“Did anyone else at school say something about your hair?”
“Yes. Bethany called my hair bushy.”
You know, I have never had a reputation for being a hothead—not a habitual hothead anyway. But when someone says or does something that hurts your child, there is something primal within a mama’s heart that makes her want to snatch somebody’s kneecaps off.
The first time I felt the true strength of this protective impulse was when Baby Girl was barely two months old. We were at the park, and I was pushing her in the stroller. A squirrel came out of the bushes a little too fast, stopped, and crept a little too close to the stroller, and I swear, I threatened to turn that damn squirrel into a sweater if it jumped on my baby! No lie.
Anyways, that’s how I felt. The hair-touching. The not-asking. The cover-up. Baby’s hair was springy, and now it’s bushy too?!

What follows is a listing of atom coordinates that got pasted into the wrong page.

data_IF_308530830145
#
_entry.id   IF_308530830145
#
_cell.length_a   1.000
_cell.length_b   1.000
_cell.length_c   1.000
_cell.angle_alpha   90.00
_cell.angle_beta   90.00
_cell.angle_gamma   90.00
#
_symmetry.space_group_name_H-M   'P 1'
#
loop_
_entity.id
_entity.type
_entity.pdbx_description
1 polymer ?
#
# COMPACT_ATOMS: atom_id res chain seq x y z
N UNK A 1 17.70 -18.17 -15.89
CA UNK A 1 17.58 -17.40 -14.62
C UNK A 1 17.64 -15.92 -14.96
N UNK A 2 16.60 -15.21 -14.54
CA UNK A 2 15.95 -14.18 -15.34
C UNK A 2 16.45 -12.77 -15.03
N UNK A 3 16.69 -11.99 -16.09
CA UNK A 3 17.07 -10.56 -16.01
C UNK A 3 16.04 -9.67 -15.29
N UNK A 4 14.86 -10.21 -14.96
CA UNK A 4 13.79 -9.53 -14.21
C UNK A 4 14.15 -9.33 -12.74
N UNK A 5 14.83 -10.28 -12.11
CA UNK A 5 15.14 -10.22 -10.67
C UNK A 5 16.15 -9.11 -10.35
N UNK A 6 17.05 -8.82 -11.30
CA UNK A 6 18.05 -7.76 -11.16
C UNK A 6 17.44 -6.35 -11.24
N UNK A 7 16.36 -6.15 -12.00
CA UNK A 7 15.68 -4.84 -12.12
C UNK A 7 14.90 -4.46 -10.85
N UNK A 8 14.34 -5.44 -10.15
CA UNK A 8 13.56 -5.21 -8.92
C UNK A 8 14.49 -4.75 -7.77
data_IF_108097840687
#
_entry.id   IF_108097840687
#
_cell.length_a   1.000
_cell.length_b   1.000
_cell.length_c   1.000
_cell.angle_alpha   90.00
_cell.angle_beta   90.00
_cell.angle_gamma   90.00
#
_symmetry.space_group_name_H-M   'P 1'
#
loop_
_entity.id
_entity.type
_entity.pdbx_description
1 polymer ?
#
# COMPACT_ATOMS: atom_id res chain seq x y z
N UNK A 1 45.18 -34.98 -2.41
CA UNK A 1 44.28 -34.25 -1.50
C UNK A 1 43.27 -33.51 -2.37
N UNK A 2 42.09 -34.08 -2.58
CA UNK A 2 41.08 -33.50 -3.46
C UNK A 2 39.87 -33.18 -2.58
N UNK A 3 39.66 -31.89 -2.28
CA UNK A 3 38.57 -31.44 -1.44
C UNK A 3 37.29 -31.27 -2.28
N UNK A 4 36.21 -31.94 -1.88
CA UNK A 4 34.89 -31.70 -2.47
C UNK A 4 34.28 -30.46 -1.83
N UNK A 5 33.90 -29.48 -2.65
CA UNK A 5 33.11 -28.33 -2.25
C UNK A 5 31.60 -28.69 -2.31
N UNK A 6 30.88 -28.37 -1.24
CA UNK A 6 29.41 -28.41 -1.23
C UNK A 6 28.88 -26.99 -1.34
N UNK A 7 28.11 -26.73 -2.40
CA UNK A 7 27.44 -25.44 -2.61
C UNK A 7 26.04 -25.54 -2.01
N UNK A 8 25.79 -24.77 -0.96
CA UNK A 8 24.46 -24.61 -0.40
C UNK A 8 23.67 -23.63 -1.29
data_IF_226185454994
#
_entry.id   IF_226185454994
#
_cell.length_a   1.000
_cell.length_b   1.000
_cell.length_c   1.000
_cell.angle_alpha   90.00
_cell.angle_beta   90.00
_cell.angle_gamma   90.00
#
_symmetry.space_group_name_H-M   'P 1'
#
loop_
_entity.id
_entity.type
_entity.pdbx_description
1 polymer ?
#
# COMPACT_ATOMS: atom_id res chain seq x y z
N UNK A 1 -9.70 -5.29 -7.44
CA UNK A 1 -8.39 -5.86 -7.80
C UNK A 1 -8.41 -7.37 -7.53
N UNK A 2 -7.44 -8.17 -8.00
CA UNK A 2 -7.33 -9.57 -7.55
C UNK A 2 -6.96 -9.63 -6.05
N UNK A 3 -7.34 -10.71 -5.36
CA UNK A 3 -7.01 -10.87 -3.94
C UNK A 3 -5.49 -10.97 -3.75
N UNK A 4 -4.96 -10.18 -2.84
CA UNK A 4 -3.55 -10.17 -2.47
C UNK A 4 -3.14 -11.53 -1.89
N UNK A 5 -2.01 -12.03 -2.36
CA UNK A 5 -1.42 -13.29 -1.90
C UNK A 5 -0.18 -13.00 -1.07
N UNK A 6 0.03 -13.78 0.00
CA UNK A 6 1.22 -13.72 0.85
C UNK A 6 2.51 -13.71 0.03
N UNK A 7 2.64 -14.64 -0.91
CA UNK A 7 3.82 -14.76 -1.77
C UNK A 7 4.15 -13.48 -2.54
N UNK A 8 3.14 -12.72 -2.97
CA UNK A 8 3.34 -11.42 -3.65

The words of Frantz Fanon, Homi K. Bhabha, and Edward Said were jumbled up in my head like those wordballs in Electric Company. Their work on “otherness” lived in my mind, but as I sat in the car, I struggled to translate their words into a language that this five-year old could embrace. Luckily before she was born, my husband and I laid down a foundation that would allow her to understand.
One of Baby Girl’s middle names is Assegai. When we gave her this name, we wanted to make sure she was in a position to engage in emotional and physical combat. Whether it be the traditional assegai—a long-shafted, throwing spear used by the Zulu (prior to Shaka Zulu’s reign) and other Nguni clans—or the broad-bladed, short stabbing assegai, known as the iKlwa—Shaka Zulu’s innovation, making the assegai effective in close combat—I wanted her to be equipped with the will to fight to defend and preserve her self-dignity and the dignity of others who suffer injustice.
I looked at her eyes. Her hair. Her face. I asked God why she must wield her spear so early in life. I gently placed the assegai in her hand and wept inside.
“Baby Girl, your hair is beautiful. It is African. It is natural, beautiful, and free. If someone tries to touch your hair, say, “Please don’t touch my hair, you don’t know me well enough to touch my hair.”